We—you and I—are part of the solution, too. Unless we recognize what’s at stake, and think about changing our own habits, we’re part of the problem. Unless we advocate for liberty, we’re helping the control freaks win. We’ll need to do things individually, and as members of communities at all levels, to change the trajectory.
I largely agree, but it’s 1) a question of degree and 2) a pendulum. Humankind has always experienced this tension between how much we tolerate centralized control versus the responsibility of how much freedom we want to assume. We often opt to let someone else take care of things, and in many cases including the news now, that someone else is a large platform like Facebook.
Gilmor is right to express concern, but having written about his aversion to the “centralizers” and changing our own habits, it’s funny that he writes some things at one of the new centralizers-on-the-block, Medium.
Permalink - Posted on 2016-05-04 10:22
I use WordPress for a couple sites I run, but not this site. If you’ve tried to figure out what I’m running here and it’s still a mystery, it’s a static site generated by Jekyll. I love it. The only drawback is not being able to post occasionally from devices besides my MacBook Pro. However, since writing on anything other than a proper keyboard is cumbersome for all but the briefest stuff, that’s not really an issue.
So I meandered a bit more and found some good writing advice, Swear A Bit:
Probably a controversial piece of advice, but fuck it, I love swearing. This is likely a sub-point to sounding like a human, but it’s worth talking about. If you’re sitting at the bar with your friends, you swear. If you’re writing for the web, you’re writing for your extended friends… who cares if you know them? Keep it familiar.
It’s likely I agree that it’s good advice because I already believe it. Then I found more tips about captivating readers who are afflicted by Nerd Attention Deficit Disorder. His entire site is loaded with good shit.
So what was I doing? Building a website, right.
Permalink - Posted on 2016-04-25 17:03
But it’s also the end of something much larger. With the New York case closed, the government is no longer using the courts to try to force Apple to break its own security. There are plenty of other iPhones that prosecutors would like to unlock, but no active cases, and given the retreats in both New York and San Bernardino, it doesn’t seem likely prosecutors will start up a new case any time soon. Prosecutors will leave New York with a new ruling in place that strikes down the legal reasoning behind the government’s unlocking request, and there’s now no prospect that ruling will be overturned. After months of high-stakes legal maneuvering, the FBI’s encryption cases are over, and the bureau is leaving in a far worse spot than it started.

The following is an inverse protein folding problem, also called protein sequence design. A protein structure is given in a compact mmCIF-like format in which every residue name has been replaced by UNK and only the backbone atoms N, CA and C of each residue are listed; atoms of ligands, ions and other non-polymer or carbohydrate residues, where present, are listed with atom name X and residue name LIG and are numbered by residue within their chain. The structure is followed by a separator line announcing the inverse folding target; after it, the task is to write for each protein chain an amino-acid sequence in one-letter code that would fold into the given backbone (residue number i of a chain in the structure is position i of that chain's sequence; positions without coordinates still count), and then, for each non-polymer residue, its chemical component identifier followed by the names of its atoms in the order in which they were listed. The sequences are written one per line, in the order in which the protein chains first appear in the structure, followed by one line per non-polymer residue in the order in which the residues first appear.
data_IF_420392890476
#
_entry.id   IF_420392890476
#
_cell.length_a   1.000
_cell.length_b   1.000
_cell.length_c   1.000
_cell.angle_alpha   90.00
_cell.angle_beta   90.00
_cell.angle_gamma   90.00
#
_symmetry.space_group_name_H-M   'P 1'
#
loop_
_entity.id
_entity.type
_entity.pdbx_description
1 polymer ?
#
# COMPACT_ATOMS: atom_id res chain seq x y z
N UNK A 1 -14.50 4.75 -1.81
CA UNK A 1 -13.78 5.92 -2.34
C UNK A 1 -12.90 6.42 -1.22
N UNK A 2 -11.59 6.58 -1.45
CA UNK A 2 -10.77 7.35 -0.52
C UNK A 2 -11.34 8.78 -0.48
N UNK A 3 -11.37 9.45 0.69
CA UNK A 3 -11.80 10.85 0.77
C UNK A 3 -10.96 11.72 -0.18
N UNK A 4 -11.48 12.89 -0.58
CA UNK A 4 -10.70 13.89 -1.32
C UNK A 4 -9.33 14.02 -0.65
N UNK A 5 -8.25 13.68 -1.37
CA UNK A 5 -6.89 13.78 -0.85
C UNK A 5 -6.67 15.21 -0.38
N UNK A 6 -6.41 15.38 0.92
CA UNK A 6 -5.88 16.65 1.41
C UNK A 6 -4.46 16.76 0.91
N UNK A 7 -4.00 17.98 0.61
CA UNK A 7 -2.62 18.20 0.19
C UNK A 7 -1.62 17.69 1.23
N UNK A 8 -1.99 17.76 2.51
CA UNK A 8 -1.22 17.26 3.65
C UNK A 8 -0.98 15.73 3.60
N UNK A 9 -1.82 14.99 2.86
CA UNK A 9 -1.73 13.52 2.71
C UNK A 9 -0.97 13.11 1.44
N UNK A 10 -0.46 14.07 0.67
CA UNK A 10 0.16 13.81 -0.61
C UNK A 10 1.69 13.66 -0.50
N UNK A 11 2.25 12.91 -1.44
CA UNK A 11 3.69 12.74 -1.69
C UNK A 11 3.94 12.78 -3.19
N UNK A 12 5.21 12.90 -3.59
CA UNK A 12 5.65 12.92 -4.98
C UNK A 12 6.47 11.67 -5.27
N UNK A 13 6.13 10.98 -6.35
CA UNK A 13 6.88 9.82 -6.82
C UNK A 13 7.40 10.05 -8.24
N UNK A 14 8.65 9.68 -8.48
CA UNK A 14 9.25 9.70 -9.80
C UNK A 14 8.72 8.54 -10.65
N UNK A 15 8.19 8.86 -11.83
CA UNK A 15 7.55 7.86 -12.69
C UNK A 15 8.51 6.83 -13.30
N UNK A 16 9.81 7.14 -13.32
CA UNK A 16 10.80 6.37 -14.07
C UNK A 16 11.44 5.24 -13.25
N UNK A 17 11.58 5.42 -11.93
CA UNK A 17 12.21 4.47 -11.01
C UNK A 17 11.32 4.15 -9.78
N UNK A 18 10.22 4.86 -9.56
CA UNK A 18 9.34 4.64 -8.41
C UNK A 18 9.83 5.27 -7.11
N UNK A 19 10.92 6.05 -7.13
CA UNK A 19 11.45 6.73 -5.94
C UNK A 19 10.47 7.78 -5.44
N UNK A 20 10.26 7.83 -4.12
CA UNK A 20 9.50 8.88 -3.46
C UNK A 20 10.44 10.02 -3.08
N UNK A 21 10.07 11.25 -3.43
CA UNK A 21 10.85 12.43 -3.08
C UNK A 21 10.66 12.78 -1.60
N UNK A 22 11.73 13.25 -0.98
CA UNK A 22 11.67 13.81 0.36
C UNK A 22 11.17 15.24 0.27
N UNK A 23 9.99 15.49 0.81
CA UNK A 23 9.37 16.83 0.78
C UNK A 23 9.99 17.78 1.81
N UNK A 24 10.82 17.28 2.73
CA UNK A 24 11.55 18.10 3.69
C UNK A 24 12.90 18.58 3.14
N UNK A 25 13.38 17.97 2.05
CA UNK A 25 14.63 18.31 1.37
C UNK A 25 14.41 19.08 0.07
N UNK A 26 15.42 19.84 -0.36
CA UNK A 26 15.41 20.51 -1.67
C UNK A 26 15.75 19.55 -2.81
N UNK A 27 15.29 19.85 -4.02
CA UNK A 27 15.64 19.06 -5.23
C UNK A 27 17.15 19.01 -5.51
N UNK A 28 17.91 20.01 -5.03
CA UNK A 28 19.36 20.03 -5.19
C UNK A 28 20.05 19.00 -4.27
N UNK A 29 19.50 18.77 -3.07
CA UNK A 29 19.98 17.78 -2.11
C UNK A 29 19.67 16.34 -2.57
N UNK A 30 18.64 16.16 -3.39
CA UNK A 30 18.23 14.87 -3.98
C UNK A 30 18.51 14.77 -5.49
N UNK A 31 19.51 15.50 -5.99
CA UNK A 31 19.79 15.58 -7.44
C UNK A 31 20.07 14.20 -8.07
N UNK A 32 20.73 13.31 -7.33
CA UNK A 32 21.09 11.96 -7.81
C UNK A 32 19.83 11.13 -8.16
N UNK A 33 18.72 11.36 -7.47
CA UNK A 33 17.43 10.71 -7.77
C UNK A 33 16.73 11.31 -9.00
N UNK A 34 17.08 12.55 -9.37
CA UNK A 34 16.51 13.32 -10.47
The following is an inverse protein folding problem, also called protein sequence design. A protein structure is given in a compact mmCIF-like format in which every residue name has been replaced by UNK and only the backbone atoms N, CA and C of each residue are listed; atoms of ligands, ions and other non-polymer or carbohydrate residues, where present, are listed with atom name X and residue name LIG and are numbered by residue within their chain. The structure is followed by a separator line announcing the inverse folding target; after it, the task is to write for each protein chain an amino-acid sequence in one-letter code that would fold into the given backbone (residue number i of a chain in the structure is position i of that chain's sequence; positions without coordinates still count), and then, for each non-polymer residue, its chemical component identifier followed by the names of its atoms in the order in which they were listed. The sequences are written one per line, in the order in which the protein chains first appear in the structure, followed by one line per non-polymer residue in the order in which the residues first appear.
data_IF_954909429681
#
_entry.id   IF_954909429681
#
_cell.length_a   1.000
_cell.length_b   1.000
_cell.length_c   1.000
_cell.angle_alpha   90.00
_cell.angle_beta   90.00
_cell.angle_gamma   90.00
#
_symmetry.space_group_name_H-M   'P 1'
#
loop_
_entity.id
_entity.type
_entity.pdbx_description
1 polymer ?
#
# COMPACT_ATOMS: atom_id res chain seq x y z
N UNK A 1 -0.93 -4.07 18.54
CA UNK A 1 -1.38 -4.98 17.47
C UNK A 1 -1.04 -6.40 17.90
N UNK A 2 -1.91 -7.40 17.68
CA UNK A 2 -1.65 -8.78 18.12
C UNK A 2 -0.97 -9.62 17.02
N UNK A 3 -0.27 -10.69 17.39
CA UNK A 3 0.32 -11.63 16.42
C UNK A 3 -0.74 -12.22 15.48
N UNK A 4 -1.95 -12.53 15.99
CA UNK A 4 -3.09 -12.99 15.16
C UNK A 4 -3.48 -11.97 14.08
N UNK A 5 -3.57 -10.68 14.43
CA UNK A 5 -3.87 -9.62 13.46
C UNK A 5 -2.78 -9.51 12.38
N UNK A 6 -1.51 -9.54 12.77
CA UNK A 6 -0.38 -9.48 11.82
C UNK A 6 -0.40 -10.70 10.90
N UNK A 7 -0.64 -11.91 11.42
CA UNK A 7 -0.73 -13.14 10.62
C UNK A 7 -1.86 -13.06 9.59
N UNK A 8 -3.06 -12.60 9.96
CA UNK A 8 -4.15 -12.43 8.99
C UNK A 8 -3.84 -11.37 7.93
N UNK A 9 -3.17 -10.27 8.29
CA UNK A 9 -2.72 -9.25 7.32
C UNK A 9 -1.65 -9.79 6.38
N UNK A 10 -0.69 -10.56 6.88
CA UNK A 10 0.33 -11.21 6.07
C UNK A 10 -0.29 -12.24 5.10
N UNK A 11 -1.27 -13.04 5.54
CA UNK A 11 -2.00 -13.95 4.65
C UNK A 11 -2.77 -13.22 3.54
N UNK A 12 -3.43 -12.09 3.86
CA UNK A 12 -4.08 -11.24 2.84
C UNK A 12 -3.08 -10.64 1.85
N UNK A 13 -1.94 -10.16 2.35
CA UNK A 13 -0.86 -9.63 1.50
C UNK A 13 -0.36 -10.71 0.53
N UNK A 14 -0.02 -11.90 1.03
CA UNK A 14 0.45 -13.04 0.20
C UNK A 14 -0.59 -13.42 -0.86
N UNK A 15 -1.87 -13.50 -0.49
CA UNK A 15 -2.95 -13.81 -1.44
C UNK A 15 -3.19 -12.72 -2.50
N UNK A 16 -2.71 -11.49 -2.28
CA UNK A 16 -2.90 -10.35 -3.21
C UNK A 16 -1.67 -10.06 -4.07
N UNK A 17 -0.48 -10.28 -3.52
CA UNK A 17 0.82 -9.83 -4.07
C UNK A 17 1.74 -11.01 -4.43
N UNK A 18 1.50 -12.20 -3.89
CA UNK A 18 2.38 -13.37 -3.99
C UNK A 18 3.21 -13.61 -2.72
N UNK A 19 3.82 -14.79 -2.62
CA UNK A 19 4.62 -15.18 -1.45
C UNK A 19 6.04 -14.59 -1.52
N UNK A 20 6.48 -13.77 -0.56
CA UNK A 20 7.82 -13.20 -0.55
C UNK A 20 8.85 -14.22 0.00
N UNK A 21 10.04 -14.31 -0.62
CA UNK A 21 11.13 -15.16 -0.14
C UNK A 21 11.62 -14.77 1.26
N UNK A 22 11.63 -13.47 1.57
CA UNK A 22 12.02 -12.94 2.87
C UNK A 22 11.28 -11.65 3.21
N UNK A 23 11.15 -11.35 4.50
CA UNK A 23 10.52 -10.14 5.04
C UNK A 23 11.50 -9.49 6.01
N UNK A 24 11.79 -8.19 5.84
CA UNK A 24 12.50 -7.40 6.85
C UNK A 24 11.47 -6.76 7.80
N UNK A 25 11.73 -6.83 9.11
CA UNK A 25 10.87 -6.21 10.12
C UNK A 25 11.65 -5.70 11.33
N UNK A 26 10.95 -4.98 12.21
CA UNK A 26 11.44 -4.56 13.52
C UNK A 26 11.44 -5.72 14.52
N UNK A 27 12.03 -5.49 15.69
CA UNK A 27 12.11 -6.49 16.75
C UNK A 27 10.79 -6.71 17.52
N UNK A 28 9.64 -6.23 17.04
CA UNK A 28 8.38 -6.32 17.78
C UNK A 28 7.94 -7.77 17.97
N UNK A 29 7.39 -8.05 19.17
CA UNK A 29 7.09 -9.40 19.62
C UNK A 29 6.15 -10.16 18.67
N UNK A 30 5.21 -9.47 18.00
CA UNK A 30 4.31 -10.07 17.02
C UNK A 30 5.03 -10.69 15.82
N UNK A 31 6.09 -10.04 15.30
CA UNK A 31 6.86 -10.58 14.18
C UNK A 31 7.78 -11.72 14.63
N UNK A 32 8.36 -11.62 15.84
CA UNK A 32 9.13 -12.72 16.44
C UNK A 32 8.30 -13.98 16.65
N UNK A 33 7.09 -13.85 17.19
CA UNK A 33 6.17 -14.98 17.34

I’m not so sure the government is giving up yet, and by withdrawing from these two key cases, little precedent has yet been set in the courts besides the judge’s opinion in the New York case. Besides the legislative route, such as the draft Feinstein-Burr bill, I doubt we have seen the last of government efforts to compel manufacturers or software vendors to break into devices.
Permalink - Posted on 2016-04-21 12:37
Permalink - Posted on 2016-04-20 09:22
Paul Rosenzweig at Lawfare, in “What If Feinstein-Burr Passes?”, takes this argument down a parallel road with respect to this draft legislation that has been thoroughly criticized by the tech industry:
If we can’t realistically stop the importation of encryption products, the only plausible implementation step left as a counter-move is to prohibit the possession of the non-conforming product. This might be done civilly (in the same rough manner as we prohibit the possession of devices and items that violate intellectual property laws) or it could be done criminally (as we do with drugs). So it seems to me that if we are serious about Feinstein-Burr and want to counter the determined encryptor we are going to have to move to a system of software regulation and prohibition – the ban can’t work any other way.